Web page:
EA October 2012

"The Second World War," By Antony Beevor, Little, Brown and Company, 895 pages.

Nearly 70 years since it ended, the Second World War still produces a vast volume of books, movies, documentaries and even what this author and historian calls a "remembrance industry."  So why another book at this time?

Since Antony Beevor is the historian producing this nearly 900-page tome, The Second World War, (and the first I have read on a machine, a lot easier to handle on a plane trip but a bit harder to mark)   Beevor provides his own answers to the question, why?

First, that it was the "greatest man-made disaster in history," the number 60-70 million dead beyond comprehension and the sheer size of the numbers "dangerously numbing."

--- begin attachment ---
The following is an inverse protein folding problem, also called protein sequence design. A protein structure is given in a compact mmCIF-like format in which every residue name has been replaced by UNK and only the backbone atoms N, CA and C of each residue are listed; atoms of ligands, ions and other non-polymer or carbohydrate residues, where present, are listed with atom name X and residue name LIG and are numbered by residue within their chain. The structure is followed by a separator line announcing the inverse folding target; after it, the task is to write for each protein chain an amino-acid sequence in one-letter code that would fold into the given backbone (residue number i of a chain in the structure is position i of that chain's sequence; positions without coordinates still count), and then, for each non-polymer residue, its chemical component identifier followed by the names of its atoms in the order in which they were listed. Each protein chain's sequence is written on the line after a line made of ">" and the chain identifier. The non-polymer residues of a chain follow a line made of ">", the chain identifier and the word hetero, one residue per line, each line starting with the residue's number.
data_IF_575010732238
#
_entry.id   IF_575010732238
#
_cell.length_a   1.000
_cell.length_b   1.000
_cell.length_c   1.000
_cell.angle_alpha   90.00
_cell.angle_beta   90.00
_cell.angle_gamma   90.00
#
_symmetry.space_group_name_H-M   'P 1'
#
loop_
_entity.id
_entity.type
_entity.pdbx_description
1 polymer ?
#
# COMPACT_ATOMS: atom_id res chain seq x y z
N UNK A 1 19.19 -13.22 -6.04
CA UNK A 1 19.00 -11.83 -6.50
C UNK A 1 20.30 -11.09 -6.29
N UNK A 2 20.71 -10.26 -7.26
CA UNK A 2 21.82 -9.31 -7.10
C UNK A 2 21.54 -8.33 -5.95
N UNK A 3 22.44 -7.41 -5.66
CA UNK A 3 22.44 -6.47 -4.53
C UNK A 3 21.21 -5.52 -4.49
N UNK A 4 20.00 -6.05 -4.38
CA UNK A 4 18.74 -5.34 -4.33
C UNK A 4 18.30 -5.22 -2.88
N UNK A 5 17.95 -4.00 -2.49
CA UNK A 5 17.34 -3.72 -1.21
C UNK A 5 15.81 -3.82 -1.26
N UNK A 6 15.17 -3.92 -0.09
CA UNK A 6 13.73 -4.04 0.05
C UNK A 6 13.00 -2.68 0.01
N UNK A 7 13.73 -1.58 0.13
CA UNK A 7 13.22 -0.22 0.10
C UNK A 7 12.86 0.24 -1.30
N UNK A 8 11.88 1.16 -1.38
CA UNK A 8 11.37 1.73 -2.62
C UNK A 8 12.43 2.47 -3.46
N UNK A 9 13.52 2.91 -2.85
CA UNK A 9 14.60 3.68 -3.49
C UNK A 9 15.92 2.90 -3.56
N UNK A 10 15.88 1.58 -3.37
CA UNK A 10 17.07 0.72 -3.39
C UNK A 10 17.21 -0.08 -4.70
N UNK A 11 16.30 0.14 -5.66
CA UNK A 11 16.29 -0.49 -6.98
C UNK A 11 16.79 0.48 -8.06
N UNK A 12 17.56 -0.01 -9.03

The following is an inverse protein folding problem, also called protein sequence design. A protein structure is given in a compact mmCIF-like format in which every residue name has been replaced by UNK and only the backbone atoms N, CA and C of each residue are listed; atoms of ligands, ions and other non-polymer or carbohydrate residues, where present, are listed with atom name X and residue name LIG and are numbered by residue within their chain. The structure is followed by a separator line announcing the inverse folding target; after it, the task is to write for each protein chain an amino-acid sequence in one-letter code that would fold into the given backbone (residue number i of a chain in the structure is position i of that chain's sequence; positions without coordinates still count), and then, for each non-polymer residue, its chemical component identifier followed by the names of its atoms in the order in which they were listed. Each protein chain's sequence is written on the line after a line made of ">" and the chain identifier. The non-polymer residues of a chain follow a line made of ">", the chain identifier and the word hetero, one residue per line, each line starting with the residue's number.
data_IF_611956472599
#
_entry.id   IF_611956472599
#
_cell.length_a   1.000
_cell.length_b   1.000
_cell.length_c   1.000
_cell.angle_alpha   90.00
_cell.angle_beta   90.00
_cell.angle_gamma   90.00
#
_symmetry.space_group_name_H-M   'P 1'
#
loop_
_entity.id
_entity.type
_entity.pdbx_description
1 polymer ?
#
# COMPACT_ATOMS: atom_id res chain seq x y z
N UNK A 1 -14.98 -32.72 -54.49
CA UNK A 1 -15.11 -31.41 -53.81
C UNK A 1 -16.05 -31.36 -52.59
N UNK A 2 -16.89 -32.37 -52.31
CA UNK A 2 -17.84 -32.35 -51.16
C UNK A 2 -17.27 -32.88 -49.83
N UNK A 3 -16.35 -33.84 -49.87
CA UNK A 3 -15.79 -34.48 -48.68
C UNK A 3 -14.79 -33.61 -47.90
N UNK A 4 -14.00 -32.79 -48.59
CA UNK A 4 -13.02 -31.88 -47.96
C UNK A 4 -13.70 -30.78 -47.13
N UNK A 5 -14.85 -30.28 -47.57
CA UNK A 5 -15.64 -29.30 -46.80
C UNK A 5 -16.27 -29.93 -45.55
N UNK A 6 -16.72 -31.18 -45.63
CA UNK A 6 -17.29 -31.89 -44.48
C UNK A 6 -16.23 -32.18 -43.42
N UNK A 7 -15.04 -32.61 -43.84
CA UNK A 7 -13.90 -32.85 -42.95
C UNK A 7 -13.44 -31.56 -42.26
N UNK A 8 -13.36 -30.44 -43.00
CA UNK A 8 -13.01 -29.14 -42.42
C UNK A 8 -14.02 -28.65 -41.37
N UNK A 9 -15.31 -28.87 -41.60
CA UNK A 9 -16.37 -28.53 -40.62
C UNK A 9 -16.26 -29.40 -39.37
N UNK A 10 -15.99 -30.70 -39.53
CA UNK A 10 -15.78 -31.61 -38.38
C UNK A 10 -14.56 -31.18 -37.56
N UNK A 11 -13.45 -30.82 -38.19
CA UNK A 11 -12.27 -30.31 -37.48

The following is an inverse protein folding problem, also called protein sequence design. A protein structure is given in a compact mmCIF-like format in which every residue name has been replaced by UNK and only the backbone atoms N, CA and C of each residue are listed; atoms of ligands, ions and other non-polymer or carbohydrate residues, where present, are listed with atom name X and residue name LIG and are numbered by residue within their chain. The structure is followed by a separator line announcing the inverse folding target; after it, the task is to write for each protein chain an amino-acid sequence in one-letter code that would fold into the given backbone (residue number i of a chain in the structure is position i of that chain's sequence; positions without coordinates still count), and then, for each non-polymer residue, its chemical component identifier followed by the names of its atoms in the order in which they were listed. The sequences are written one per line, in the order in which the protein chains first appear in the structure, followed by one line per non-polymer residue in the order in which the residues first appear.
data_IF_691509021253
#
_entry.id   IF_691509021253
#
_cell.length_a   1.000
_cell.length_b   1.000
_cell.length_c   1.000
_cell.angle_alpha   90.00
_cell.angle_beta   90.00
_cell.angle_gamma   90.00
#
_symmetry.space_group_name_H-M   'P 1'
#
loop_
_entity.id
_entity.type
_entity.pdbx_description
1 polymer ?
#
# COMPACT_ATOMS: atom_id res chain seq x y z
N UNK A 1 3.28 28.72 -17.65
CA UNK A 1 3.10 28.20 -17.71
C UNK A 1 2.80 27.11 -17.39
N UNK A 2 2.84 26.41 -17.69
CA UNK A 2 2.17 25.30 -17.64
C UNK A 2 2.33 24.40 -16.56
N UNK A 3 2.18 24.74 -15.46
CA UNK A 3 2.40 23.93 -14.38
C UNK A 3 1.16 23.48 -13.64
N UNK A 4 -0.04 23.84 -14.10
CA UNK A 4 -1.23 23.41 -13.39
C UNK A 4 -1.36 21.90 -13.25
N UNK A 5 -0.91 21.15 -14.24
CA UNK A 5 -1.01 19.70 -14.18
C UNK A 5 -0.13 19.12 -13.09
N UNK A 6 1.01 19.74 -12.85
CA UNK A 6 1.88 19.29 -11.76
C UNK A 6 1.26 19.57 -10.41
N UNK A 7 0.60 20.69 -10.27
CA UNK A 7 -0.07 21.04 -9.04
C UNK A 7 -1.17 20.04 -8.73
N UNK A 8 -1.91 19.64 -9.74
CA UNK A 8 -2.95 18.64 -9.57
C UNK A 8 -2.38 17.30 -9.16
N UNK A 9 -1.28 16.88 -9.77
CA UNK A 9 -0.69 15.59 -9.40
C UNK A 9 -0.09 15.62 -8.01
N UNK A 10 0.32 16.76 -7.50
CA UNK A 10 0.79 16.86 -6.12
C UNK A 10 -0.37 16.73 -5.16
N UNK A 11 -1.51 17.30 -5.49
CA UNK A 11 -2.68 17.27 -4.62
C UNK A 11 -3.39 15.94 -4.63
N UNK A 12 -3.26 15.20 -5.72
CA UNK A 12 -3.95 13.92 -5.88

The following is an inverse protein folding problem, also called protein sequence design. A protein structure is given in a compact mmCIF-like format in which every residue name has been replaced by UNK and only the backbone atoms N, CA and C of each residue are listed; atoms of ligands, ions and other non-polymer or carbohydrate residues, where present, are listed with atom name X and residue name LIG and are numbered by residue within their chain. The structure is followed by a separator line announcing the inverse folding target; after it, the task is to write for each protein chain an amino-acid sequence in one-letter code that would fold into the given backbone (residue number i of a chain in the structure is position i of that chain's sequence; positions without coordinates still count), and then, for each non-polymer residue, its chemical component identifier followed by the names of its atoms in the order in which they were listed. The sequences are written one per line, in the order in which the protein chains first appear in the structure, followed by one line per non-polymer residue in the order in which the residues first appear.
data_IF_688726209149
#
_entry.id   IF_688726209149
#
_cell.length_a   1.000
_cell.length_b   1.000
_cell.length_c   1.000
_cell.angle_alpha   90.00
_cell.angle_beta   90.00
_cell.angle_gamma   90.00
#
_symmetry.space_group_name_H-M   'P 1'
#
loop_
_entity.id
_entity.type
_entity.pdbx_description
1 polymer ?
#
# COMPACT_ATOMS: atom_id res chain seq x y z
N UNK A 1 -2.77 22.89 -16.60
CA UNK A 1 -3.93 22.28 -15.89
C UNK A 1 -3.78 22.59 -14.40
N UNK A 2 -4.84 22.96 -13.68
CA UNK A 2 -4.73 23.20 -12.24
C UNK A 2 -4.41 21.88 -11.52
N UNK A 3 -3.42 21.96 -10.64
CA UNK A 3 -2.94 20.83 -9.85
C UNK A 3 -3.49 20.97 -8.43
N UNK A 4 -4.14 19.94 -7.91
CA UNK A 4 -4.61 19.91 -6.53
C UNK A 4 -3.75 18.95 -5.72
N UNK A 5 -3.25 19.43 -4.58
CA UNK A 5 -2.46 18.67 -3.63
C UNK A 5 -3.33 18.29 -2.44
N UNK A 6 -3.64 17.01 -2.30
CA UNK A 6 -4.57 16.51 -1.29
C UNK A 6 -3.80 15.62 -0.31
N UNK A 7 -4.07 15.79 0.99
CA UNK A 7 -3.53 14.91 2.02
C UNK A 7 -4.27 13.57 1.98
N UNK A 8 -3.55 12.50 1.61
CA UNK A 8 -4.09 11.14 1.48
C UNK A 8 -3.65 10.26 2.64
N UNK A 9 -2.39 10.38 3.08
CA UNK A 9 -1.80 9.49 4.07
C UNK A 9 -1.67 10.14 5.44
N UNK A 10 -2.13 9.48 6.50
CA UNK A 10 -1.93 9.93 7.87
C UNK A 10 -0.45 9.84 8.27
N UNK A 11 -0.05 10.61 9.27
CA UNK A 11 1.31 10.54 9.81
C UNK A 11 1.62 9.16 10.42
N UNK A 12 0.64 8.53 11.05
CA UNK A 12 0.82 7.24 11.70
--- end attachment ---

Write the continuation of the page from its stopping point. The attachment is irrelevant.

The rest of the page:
He goes on: "Some people complain the Second World War still exerts a dominating influence nearly seven decades after its end....This phenomenon should hardly be surprising,  if only because the nature of evil seems to produce an endless fascination. Moral choice is the fundamental element in human drama, because it lies at the very heart of humanity itself.



michael r. nelson

In the first Presidential debate former governor Romney raised the issue of government investment in technology when he criticized the Obama administration for putting "$90 billion into green jobs" and went on to say the government usually “picks losers.”

The truth is many of the best investments governments in the U.S. and Europe have ever made have been in technology, particularly information technologies.  But to judge the benefits it is essential to look at the long-term, to look at the broad impacts of the technologies fostered by government funding, and to recognize that not all technology investments are the same.